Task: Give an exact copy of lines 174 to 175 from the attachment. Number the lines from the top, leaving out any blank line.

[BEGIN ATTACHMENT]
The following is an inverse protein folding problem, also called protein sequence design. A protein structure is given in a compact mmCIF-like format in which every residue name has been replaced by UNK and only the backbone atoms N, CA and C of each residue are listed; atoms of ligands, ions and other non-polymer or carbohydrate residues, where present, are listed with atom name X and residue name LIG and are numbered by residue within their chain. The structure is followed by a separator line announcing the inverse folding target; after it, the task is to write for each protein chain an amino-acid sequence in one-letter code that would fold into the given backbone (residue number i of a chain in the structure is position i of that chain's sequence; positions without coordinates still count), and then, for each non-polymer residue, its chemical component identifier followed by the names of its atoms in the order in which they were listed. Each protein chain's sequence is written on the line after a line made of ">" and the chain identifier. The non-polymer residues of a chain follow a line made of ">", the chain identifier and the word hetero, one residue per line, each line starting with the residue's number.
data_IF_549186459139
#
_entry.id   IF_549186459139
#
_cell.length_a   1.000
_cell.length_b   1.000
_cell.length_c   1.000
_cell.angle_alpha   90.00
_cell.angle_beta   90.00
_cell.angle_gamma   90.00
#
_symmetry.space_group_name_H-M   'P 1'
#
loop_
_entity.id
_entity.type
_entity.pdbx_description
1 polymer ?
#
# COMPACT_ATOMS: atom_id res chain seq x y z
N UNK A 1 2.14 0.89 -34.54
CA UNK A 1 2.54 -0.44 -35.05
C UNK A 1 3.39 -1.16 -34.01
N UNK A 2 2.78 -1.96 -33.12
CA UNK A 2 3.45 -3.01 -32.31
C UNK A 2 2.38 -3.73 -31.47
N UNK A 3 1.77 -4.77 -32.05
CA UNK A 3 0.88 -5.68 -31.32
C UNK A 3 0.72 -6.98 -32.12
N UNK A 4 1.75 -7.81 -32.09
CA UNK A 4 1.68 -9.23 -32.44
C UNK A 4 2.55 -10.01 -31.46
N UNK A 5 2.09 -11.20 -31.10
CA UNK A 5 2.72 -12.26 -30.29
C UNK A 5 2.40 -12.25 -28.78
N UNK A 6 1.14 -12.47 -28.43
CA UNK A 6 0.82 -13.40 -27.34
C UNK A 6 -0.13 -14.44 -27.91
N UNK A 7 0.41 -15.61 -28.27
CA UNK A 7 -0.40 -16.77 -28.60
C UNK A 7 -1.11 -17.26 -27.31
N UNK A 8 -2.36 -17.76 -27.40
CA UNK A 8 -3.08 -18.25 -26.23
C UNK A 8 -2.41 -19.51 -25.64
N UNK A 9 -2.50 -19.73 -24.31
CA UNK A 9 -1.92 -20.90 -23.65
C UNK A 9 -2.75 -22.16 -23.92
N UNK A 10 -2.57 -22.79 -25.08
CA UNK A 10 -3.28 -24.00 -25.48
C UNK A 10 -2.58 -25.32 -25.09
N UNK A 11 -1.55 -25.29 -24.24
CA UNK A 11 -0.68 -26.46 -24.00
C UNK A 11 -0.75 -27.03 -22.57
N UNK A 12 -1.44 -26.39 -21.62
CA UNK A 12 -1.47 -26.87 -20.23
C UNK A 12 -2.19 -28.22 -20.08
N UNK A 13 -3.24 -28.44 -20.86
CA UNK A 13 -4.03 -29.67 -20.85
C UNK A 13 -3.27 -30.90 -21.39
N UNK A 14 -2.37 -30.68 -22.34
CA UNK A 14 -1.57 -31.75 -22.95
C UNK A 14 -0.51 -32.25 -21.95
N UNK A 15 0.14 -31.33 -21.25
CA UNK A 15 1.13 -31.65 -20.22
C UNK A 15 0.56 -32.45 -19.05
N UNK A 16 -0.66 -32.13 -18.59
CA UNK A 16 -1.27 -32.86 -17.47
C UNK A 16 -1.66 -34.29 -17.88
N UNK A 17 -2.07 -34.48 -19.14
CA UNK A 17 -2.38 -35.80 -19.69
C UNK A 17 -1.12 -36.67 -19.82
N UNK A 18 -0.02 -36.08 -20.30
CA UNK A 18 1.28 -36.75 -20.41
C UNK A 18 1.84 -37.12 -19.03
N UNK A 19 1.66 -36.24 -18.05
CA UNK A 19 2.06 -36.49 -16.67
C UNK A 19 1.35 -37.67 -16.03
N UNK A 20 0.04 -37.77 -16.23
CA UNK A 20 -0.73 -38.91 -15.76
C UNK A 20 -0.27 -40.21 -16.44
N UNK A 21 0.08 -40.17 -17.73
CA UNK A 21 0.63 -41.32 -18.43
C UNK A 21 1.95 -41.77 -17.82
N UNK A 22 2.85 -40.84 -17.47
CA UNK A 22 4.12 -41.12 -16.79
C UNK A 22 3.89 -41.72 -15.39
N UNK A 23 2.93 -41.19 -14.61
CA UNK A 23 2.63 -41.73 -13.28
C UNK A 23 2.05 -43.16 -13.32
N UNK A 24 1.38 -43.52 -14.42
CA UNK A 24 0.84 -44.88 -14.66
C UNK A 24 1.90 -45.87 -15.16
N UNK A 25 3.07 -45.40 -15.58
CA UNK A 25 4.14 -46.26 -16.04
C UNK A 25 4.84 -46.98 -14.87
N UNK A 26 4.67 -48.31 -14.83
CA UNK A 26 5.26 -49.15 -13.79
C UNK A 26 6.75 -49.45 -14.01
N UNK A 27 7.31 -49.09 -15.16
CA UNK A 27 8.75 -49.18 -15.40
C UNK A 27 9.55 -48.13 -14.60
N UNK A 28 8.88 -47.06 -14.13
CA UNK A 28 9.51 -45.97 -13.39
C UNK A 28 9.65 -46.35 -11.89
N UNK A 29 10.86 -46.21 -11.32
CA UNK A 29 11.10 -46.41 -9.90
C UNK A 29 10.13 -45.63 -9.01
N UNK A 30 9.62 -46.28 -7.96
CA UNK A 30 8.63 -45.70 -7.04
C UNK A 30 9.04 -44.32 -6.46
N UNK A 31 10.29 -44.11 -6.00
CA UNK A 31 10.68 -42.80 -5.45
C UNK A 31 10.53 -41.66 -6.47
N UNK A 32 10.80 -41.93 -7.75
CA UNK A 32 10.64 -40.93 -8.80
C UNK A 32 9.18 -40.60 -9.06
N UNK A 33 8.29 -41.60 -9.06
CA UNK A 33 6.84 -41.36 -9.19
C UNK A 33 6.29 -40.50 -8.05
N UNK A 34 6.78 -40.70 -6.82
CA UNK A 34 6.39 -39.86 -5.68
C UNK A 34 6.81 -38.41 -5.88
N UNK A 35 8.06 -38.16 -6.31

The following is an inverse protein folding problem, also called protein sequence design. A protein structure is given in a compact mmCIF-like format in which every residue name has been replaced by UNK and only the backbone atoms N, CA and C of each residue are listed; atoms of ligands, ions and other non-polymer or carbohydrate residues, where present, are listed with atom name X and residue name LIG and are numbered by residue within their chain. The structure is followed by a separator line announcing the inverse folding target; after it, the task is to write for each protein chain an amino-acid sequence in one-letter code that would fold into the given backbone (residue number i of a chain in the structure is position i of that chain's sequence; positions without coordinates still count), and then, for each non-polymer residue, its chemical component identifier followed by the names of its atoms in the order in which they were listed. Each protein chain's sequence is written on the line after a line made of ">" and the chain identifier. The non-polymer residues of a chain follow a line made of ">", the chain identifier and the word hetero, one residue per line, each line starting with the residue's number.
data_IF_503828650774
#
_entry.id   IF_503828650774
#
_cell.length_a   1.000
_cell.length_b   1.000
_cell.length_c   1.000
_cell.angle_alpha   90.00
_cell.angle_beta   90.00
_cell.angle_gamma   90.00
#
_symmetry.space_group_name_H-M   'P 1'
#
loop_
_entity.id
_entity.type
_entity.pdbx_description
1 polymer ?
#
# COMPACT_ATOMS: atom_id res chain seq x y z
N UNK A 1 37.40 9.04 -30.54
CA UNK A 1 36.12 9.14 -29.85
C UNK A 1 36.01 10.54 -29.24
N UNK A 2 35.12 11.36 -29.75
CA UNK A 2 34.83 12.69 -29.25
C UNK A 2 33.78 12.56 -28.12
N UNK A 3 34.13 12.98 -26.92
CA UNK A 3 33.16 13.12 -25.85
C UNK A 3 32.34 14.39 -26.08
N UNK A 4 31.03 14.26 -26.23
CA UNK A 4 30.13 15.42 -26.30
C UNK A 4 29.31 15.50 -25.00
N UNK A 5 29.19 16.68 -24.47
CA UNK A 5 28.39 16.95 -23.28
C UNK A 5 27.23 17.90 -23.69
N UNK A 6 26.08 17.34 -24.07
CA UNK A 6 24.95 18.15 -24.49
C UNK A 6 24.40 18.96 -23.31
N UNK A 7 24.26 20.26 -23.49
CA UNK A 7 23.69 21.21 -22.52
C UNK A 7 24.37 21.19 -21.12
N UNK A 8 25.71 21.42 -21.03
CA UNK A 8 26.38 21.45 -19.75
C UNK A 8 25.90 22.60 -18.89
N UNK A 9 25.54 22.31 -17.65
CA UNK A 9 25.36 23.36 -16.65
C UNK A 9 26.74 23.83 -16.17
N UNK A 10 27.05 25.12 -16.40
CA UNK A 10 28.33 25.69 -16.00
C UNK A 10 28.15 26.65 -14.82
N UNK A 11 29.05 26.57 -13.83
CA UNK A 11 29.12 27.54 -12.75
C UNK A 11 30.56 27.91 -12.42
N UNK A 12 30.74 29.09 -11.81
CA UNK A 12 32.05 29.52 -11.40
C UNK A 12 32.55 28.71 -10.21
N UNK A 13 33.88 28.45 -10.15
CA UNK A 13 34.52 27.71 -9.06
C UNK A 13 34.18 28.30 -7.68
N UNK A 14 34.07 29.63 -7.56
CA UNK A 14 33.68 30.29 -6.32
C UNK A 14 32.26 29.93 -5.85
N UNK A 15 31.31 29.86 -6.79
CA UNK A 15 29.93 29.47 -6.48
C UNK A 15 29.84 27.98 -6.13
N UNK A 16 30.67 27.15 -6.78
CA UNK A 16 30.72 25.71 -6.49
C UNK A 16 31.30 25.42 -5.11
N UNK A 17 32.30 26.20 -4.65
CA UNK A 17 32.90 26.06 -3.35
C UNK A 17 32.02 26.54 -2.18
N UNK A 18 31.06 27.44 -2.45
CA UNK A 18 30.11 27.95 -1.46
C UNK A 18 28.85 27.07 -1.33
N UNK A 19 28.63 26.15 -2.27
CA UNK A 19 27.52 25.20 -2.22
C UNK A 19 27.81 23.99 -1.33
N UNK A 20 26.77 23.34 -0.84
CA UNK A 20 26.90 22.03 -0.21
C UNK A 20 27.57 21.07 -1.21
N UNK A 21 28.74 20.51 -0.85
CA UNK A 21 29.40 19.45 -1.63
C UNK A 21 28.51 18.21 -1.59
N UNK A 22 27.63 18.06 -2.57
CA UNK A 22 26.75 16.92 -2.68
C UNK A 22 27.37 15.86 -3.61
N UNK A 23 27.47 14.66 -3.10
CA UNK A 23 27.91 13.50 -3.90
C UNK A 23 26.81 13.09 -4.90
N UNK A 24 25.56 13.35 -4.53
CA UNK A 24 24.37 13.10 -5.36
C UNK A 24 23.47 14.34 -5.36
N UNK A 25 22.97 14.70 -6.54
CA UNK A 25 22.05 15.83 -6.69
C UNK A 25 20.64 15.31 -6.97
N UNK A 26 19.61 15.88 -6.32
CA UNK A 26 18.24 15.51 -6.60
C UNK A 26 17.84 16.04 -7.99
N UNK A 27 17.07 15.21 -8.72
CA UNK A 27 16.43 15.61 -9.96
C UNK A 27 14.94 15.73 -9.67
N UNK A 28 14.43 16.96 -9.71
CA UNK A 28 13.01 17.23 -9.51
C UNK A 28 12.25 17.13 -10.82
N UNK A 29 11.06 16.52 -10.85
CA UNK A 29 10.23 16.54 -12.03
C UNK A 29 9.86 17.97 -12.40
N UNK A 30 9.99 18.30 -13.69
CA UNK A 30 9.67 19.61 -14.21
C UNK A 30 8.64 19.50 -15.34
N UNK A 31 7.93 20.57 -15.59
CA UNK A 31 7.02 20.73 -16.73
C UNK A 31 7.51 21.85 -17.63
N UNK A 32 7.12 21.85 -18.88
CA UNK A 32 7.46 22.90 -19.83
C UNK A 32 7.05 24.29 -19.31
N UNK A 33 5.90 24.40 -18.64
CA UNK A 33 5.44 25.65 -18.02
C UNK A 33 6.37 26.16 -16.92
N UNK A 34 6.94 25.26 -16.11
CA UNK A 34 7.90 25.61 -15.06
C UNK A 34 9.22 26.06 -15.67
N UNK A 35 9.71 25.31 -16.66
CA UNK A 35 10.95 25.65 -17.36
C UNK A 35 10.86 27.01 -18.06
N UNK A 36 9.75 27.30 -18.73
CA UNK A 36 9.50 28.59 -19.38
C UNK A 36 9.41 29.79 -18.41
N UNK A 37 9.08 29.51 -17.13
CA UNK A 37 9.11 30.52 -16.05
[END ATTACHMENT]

CA UNK A 10 28.33 25.69 -16.00
C UNK A 10 28.15 26.65 -14.82